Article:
Zimbabweans call it “the coin problem.” Simply put, the country hardly has any. Coins are heavy, making them expensive to ship here. But in a nation where millions of people live on a dollar or two a day, trying to get every transaction to add up to a whole dollar has proved a national headache.
Still, the new predicament is an improvement. By virtually wiping out inflation, analysts say, use of the United States dollar saved Zimbabwe from total economic collapse and brought the country back from the brink. The country’s political future remains deeply unsettled since the disputed 2008 election gave way to a shaky power-sharing government. But its economy is growing, if from a very low base.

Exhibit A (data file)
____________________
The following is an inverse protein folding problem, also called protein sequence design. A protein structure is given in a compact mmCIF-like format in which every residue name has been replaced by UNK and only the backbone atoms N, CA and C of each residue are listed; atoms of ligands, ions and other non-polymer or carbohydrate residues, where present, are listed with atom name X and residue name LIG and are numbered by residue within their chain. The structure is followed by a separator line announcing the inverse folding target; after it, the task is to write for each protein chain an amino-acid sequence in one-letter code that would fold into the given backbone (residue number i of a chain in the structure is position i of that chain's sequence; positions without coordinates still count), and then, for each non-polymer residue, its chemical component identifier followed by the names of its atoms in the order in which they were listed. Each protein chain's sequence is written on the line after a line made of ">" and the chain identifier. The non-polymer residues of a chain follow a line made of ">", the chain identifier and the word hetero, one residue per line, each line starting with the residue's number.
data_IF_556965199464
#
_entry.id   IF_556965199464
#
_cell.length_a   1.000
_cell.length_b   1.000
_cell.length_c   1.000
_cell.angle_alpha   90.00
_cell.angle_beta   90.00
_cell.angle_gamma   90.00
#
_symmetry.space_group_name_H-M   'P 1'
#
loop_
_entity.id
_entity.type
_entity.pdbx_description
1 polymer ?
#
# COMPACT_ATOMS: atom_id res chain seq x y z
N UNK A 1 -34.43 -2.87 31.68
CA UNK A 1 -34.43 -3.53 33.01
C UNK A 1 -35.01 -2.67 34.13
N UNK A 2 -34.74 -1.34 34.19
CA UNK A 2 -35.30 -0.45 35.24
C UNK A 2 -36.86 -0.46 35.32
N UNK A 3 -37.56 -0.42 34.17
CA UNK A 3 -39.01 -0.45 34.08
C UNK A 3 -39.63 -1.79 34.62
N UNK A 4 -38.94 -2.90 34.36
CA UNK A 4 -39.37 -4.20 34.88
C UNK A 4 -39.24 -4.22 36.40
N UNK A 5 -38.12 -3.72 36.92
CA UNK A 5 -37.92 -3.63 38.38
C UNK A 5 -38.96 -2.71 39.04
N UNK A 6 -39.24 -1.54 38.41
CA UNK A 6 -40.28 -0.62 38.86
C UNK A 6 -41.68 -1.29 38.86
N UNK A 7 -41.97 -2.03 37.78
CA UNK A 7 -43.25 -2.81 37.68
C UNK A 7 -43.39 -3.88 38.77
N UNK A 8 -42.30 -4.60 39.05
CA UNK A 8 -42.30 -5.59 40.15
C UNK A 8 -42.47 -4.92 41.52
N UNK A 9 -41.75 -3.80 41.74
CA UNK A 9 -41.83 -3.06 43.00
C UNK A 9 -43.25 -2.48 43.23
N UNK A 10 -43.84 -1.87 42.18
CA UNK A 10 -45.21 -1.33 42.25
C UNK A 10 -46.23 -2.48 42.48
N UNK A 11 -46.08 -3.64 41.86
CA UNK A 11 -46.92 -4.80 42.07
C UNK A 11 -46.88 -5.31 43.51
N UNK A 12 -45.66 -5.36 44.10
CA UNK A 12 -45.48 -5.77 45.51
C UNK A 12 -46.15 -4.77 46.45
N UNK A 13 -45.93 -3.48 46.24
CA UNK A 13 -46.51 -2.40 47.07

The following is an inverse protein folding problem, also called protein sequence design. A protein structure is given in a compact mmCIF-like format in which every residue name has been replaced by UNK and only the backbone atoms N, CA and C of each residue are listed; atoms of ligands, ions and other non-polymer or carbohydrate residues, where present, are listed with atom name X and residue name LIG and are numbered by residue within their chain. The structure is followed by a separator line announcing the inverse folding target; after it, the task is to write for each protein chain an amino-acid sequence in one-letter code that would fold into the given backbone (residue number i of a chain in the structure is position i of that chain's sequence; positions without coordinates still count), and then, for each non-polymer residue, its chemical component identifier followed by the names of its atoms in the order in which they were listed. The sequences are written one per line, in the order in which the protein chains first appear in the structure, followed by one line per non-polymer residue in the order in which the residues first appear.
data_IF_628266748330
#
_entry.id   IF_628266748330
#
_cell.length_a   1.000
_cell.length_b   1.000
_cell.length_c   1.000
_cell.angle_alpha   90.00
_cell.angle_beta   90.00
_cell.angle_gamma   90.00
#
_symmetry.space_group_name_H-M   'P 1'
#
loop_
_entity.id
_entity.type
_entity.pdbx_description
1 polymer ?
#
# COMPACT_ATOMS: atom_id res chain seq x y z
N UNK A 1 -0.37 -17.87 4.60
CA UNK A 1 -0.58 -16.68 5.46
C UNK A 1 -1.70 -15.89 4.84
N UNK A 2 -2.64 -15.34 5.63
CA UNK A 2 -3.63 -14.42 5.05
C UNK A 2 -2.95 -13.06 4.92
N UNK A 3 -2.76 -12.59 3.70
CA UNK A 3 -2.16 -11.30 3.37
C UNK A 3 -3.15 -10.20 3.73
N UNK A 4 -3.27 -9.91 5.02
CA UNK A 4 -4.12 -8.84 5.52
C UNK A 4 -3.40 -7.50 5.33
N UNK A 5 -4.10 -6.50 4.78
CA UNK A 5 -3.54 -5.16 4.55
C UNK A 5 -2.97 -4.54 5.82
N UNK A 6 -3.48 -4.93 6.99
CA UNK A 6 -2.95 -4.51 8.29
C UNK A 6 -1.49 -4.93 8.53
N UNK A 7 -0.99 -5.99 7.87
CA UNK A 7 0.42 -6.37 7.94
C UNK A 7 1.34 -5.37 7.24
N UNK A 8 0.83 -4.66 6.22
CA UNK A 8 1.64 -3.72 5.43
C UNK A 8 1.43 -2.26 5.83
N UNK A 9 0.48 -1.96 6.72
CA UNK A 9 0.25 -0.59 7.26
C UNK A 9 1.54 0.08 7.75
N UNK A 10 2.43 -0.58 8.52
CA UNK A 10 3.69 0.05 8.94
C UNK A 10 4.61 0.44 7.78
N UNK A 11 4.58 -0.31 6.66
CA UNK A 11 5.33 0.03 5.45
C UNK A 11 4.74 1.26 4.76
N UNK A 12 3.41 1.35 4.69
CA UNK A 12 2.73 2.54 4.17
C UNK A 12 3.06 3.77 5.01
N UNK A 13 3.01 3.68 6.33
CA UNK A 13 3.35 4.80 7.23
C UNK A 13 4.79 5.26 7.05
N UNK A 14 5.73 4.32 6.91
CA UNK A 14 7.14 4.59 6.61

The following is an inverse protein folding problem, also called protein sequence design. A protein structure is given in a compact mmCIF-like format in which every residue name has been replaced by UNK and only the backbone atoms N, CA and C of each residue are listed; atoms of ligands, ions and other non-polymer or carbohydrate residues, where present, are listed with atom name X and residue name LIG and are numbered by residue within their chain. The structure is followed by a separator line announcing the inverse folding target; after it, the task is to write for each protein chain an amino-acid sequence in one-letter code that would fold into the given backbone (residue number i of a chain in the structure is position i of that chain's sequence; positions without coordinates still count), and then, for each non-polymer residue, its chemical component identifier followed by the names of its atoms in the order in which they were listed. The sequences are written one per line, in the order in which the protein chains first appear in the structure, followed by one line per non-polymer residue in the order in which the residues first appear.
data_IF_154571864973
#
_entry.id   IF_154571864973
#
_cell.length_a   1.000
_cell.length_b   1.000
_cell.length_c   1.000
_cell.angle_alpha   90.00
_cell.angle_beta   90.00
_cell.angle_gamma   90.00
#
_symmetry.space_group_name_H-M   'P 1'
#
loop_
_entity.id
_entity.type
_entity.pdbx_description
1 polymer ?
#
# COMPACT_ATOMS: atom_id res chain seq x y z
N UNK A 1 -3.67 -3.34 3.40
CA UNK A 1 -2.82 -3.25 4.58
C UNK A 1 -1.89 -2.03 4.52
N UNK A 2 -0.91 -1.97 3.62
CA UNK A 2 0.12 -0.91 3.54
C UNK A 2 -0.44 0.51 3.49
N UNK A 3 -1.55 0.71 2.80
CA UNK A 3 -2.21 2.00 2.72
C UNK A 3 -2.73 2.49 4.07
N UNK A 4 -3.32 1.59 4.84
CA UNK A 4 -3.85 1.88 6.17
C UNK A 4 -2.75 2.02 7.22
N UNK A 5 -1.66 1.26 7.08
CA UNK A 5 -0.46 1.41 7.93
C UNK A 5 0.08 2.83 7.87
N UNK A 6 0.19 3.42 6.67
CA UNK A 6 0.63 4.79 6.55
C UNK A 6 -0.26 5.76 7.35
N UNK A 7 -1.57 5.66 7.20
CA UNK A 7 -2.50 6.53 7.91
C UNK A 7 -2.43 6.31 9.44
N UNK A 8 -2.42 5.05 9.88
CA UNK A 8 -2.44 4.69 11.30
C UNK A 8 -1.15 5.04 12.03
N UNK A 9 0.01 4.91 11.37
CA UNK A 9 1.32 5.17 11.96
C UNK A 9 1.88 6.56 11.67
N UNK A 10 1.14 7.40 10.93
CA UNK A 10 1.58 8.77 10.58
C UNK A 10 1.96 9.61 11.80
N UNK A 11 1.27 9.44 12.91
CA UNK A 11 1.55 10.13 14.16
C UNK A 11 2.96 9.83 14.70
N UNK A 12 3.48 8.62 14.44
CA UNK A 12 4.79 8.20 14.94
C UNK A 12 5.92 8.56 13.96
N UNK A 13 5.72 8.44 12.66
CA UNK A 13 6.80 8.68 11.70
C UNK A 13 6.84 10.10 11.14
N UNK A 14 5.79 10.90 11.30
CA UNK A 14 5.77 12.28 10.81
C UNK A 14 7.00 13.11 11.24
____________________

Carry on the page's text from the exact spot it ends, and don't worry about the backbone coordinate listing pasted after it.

Zimbabweans have devised a variety of solutions to get around the change problem, none of them entirely satisfactory. At supermarkets, impulse purchases have become almost compulsory. When the total is less than a dollar, the customer is offered candy, a pen or matches to make up the difference. Some shops offer credit slips, a kind of scrip that has begun to circulate here.
The story is here, and they need to issue commercial scrip. Is anyone trusted enough to do that?